Tom Sorensen

Carolina Panthers have needs. Here’s how they should approach the NFL draft.

The Carolina Panthers can use, in alphabetical order, a cornerback, a defensive end, an offensive lineman, a running back, a safety, a tight end and a wide receiver.

They have one of the best tight ends in the NFL, so they can wait on the tight end.

By trading for Torrey Smith, they also have the receiver they required, in this case a receiver that has run a 4.36 40. Smith is 29, a year older than Ted Ginn Jr. was when the Panthers first signed him.

Some question Smith’s hands, but not as loudly as they questioned Ginn’s. They share a trait: their legs compensate for what the hands might lack. A defense has to account for speed. Ginn changed defenses simply by lining up outside a tackle.

The great receiving corp mystery is Curtis Samuel. He has run a 4.31 40. But he was hurt most of last season, when he was a rookie. Some considered him a low-brid out of Ohio State, which is the opposite of a hybrid. Is he a running back or is he a receiver?

Samuel is a receiver. Even thought he was often injured, I assume he acquired knowledge through osmosis. If Samuel is ready to be a factor, imagine him, Smith, Devin Funchess and Greg Olsen simultaneously breaking the huddle. On two.

In the first round of the April 26 draft, the Panthers could draft a cornerback, a defensive end, an offensive lineman, a running back or a safety. Before they play their next game that counts, they will require one of each.

If I’m the Panthers, I invest the first pick, the 24thoverall, on Stanford safety Justin Reid, Iowa cornerback Joshua Jackson or Louisville cornerback, and former Rocky River high school star, Jaire Alexander.

The average age of Carolina’s safeties is approximately 43. They need a safety, and Reid is a good one.

Iowa’s Jackson likely will be gone when the Panthers draft. Alexander is more likely to be available. Alexander also has run a 4.3. He’d be a fine fit in Carolina’s defensive backfield.

Neither a safety nor a cornerback is as exciting as a running back or a receiver. Yet if the Panthers believe in Samuel, do they have to pick up another receiver early in the draft?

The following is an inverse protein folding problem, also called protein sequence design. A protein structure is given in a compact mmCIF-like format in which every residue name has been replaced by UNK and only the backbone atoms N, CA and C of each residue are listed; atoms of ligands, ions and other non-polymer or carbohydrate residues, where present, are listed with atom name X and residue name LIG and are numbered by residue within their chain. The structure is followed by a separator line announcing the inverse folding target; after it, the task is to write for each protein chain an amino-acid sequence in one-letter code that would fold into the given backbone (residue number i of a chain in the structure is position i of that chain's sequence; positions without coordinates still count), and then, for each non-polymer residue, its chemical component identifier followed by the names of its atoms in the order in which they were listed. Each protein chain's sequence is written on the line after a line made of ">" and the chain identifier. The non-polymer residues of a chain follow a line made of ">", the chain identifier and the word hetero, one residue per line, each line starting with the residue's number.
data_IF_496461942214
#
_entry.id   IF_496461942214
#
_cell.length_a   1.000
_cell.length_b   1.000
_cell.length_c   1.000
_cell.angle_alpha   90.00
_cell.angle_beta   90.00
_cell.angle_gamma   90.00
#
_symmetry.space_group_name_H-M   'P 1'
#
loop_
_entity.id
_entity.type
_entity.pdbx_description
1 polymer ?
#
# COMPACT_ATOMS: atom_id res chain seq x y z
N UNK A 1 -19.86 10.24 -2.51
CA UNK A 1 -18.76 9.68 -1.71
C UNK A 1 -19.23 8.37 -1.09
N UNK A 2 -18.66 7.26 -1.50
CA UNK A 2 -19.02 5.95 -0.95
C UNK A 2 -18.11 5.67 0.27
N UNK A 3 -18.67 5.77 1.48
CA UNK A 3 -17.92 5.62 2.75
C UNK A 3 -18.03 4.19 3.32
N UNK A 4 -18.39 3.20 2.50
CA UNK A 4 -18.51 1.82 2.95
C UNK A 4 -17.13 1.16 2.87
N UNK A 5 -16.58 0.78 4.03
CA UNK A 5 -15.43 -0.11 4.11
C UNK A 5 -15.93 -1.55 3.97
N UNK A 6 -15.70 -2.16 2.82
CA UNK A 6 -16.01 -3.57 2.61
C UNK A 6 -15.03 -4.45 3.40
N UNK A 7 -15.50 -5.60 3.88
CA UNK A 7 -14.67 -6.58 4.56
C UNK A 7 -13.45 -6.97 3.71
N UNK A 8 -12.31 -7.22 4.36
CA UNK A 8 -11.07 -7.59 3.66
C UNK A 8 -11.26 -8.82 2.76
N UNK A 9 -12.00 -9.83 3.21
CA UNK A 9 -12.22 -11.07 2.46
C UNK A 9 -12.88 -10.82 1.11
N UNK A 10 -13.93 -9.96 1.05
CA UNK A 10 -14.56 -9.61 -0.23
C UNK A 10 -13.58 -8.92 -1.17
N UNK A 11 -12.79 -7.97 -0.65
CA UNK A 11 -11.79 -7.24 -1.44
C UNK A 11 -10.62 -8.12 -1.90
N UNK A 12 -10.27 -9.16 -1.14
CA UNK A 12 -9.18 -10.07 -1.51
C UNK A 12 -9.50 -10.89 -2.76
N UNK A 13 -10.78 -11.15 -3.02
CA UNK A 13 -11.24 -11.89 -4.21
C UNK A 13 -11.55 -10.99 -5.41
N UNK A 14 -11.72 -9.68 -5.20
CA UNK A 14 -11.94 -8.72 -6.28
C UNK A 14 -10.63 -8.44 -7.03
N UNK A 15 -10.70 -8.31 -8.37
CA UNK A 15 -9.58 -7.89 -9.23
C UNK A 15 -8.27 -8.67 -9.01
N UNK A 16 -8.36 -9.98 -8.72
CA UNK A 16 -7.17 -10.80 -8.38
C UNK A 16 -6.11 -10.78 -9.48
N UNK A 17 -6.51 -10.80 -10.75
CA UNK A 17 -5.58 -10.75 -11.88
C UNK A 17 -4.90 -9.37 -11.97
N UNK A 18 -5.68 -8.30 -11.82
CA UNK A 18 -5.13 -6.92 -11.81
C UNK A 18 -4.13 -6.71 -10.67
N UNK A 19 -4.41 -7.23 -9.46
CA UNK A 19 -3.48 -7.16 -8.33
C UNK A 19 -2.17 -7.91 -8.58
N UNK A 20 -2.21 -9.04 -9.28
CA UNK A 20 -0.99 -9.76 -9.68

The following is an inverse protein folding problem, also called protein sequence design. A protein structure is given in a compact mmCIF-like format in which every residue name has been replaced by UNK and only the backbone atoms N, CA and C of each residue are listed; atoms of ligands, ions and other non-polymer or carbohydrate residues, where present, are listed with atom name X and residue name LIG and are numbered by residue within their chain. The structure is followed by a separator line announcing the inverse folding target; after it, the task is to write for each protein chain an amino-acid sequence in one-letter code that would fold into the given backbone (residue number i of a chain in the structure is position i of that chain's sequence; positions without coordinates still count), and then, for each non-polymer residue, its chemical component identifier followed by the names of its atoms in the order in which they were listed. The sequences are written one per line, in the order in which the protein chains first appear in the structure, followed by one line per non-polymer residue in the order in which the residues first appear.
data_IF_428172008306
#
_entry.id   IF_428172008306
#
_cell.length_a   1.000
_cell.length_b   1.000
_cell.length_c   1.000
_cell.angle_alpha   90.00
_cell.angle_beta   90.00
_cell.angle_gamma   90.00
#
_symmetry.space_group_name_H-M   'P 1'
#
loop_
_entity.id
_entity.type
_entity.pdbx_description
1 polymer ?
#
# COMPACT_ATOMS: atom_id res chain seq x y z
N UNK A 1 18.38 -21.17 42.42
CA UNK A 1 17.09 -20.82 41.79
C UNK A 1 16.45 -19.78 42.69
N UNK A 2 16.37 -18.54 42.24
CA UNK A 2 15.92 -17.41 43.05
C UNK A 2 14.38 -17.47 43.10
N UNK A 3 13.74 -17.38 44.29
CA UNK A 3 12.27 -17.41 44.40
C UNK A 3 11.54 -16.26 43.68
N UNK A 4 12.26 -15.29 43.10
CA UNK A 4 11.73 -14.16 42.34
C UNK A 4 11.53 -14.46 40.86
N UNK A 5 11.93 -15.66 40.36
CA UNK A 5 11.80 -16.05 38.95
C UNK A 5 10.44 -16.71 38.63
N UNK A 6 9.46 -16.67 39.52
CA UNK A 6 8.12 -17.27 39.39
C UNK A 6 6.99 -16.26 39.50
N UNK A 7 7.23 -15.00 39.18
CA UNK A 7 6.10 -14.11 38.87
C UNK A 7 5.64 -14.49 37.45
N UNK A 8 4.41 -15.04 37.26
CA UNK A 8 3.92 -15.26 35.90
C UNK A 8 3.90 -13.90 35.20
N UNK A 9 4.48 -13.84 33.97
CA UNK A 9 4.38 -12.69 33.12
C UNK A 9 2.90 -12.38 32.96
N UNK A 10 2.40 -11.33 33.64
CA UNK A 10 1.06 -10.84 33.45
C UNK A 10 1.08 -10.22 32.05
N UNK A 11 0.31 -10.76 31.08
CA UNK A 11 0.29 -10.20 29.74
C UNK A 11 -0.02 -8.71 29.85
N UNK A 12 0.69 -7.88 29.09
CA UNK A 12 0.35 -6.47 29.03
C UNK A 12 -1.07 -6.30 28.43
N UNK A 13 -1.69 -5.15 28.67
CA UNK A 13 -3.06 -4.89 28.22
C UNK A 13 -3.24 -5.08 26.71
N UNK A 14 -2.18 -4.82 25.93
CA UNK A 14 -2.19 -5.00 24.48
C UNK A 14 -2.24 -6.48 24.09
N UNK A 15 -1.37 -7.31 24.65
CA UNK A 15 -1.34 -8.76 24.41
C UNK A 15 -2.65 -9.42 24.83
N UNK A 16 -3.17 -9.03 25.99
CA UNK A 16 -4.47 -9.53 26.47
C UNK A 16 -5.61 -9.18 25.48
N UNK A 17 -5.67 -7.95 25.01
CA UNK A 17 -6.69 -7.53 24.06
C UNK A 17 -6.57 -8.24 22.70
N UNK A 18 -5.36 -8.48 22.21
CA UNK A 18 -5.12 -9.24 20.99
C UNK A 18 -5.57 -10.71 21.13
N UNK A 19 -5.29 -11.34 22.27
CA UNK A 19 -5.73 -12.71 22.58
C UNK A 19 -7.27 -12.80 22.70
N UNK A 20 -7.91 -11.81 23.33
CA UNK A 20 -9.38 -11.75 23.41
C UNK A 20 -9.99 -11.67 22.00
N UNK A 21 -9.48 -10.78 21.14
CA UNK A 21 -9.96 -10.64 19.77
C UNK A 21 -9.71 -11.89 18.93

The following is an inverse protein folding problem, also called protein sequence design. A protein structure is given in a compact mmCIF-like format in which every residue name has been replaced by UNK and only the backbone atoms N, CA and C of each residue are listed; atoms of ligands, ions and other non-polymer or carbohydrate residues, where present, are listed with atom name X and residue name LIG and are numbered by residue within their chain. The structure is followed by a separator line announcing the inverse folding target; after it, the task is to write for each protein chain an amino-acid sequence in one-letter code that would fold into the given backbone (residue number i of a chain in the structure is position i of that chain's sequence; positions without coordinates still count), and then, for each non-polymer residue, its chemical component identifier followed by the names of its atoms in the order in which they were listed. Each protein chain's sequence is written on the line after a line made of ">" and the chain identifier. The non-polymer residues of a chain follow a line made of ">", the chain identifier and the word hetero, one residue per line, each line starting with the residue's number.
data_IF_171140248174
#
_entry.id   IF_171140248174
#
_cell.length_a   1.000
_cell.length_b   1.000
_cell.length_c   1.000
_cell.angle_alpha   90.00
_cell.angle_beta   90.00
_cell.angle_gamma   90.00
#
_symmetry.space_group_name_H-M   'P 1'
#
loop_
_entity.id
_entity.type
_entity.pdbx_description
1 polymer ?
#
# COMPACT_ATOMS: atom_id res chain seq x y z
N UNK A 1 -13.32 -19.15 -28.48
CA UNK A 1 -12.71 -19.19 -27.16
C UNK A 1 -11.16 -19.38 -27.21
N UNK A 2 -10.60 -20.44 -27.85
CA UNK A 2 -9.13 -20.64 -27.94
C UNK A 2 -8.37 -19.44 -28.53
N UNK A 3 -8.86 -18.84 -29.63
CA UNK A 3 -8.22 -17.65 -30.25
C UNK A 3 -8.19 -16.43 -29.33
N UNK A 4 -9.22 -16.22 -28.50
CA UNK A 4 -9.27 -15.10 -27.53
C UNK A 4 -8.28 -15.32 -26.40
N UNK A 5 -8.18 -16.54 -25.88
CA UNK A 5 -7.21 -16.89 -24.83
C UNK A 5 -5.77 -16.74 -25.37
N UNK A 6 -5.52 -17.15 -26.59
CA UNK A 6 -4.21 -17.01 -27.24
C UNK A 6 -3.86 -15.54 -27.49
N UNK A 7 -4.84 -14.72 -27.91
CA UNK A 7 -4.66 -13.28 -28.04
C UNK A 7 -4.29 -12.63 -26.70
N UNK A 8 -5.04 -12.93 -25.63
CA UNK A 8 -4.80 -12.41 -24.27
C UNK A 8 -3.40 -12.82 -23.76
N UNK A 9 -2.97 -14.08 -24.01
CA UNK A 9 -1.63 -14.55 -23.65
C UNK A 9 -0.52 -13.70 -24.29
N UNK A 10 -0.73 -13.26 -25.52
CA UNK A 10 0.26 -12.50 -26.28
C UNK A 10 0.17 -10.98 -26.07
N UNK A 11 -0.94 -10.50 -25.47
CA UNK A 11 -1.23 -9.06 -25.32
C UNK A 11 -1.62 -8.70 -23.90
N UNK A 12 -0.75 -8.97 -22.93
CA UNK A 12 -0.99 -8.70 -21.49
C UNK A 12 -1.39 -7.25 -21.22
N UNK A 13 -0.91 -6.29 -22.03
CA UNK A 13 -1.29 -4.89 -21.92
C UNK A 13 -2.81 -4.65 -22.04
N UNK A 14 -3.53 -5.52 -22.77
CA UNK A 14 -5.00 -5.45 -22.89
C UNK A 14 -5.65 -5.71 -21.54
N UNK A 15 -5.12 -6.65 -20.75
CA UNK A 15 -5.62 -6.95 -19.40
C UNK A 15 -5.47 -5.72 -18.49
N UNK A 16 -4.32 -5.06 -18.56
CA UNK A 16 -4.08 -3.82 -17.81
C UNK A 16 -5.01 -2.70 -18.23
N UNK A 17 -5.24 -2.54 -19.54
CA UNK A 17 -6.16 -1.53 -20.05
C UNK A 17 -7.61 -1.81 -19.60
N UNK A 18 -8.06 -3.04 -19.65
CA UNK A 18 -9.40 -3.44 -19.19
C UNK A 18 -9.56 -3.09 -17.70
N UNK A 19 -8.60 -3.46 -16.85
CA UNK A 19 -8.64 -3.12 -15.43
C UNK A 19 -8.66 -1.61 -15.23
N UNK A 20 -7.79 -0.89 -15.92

I can see Carolina taking a defensive lineman or an offensive lineman in the second round and a running back in the third.

I like Nick Chubb out of Georgia. He should be available in the second round when the Panthers make the 55th pick in the draft. Yet it’s tough to imagine him being available when the Panthers make their third-round pick, the draft’s 85th.

Carolina has no fourth-round pick but has once in the fifth round, one in the sixth and two in the seventh. Love to see the Panthers parlay some combination of picks to move up in the third round and make a run at Chubb.

At worst, Chubb will be solid. At best, he’ll be a backfield fixture and a fine counterpart to last season’s top pick, Christian McCaffrey.

I suspect that new offensive coordinator Norv Turner will find ways to get the ball to Samuel, who might offer the quick-twitch reaction McCaffrey lacks. Flip a pass into the flat and see what Samuel can do with it.

The draft, which is in Dallas this year, will be compelling because it is always compelling. It would be compelling in Dallas, N.C.

Be interesting to see what Marty Hurney, in his second stint as Carolina’s general manager, elects to do.

A prediction: No matter how many 300-pound linemen Hurney takes, he will not use the term “hog mollie.” Up in New York, Giants’ general manager Dave Gettleman, who replaced Hurney in Carolina, probably will.

Tom Sorensen is a retired Charlotte Observer columnist. Sign up for his newsletter, and follow him on Twitter: @tomsorensen

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